The yoga we practice in the Western world is, overall, primarily focused on postures. However, before its introduction to the West, yoga was something much broader—more a philosophy than an activity.
Patanjali was an Indian sage responsible for compiling the Yoga Sutras sometime prior to 400 CE. Within the Sutras, Patanjali detailed the Eight Limbs of Yoga. The first four limbs, one of which is asana (yoga postures), are more concrete and tangible actions, while the remaining four limbs are oriented to mental focus and meditation. But they are called limbs because, though they may appear different and seem more or less reachable, they are all part of the same tree: yoga, the union of body, mind and soul.
Patanjali’s first two limbs are daily living practices which some consider a foundation for asana. The five niyamas (blog to follow) are inner observances, while the five yamas look outward to how we interact with the inhabitants of the world around us:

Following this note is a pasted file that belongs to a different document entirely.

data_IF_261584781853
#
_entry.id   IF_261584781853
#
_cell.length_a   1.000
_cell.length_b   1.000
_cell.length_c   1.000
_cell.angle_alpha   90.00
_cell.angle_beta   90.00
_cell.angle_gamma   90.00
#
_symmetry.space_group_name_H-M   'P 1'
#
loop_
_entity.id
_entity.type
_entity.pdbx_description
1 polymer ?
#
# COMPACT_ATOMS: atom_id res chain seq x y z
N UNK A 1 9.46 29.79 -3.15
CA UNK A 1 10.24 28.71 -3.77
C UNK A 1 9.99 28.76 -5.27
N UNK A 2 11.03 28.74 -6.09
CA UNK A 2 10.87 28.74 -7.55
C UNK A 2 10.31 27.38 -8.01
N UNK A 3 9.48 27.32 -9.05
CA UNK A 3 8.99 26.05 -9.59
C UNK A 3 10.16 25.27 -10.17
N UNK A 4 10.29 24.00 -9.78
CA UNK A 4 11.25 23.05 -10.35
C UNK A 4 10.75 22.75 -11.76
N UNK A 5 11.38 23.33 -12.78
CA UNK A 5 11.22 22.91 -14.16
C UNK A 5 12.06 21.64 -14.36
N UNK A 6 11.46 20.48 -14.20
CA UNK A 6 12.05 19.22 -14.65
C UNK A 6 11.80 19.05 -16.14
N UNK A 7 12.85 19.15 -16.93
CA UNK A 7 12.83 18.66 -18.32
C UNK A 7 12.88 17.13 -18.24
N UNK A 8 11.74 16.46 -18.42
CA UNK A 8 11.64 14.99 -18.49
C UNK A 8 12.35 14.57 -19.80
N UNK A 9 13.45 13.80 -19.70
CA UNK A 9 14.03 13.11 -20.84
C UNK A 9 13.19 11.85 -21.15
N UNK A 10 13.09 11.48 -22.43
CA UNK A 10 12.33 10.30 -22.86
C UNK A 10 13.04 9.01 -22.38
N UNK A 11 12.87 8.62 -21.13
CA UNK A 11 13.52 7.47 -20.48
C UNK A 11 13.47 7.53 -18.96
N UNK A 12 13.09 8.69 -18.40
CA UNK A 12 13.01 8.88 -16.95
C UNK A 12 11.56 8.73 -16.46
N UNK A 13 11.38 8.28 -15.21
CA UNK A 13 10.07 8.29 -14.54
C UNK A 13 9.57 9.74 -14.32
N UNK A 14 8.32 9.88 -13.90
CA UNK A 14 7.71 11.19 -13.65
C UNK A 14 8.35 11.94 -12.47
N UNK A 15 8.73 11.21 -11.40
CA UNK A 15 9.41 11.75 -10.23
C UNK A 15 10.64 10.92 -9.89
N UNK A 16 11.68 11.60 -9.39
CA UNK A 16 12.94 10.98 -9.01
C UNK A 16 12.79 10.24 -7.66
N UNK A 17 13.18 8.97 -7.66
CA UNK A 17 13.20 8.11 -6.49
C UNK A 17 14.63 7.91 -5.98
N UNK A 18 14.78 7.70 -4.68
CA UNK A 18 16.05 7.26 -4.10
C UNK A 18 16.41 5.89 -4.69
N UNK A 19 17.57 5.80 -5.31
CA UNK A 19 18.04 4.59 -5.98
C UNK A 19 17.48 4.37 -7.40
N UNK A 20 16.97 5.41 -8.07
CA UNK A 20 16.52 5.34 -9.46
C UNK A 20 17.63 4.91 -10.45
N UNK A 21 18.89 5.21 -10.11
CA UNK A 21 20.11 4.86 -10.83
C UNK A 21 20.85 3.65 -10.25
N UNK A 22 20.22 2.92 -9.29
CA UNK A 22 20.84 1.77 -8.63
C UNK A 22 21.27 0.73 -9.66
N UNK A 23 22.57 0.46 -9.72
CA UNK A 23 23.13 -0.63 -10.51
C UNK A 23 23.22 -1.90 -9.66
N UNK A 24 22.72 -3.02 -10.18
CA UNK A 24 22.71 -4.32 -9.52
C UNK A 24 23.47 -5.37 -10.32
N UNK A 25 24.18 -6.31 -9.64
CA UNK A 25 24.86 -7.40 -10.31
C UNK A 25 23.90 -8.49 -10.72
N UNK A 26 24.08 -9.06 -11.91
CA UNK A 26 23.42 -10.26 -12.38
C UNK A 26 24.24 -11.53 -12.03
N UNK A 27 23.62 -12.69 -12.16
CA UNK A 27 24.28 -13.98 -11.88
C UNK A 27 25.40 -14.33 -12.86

- Ahimsa, non-violence, beckons us to be kind and not harm other beings whether by actions or words.
- Satya, truthfulness, beckons us to be honest and authentic and avoid deception or misrepresentation.
- Asteya, non-stealing, beckons us to take only what has been freely given or that we are competent to posses.
- Brahmacharya, right use of energy, beckons us to avoid excess, to rule our desires than be slave to them.
- Aparigraha, non-grasping, beckons us to let go of attachments and not attempt to clutch what cannot be held.
While the yamas are oriented to how we interact with the world around us, they are equally applicable to how we interact with ourselves: think about it, if you’re not truthful with yourself can you be genuinely truthful with another?
I’ll offer an overview of the niyamas in a following blog. You can also download the 10 Yamas & Niyamas card set, which offer a few of my own interpretations and applications. I designed them to be printed as cards so you can sort them, pin them, choose one as a daily focus, or use them in whatever way might be helpful to your yoga practice.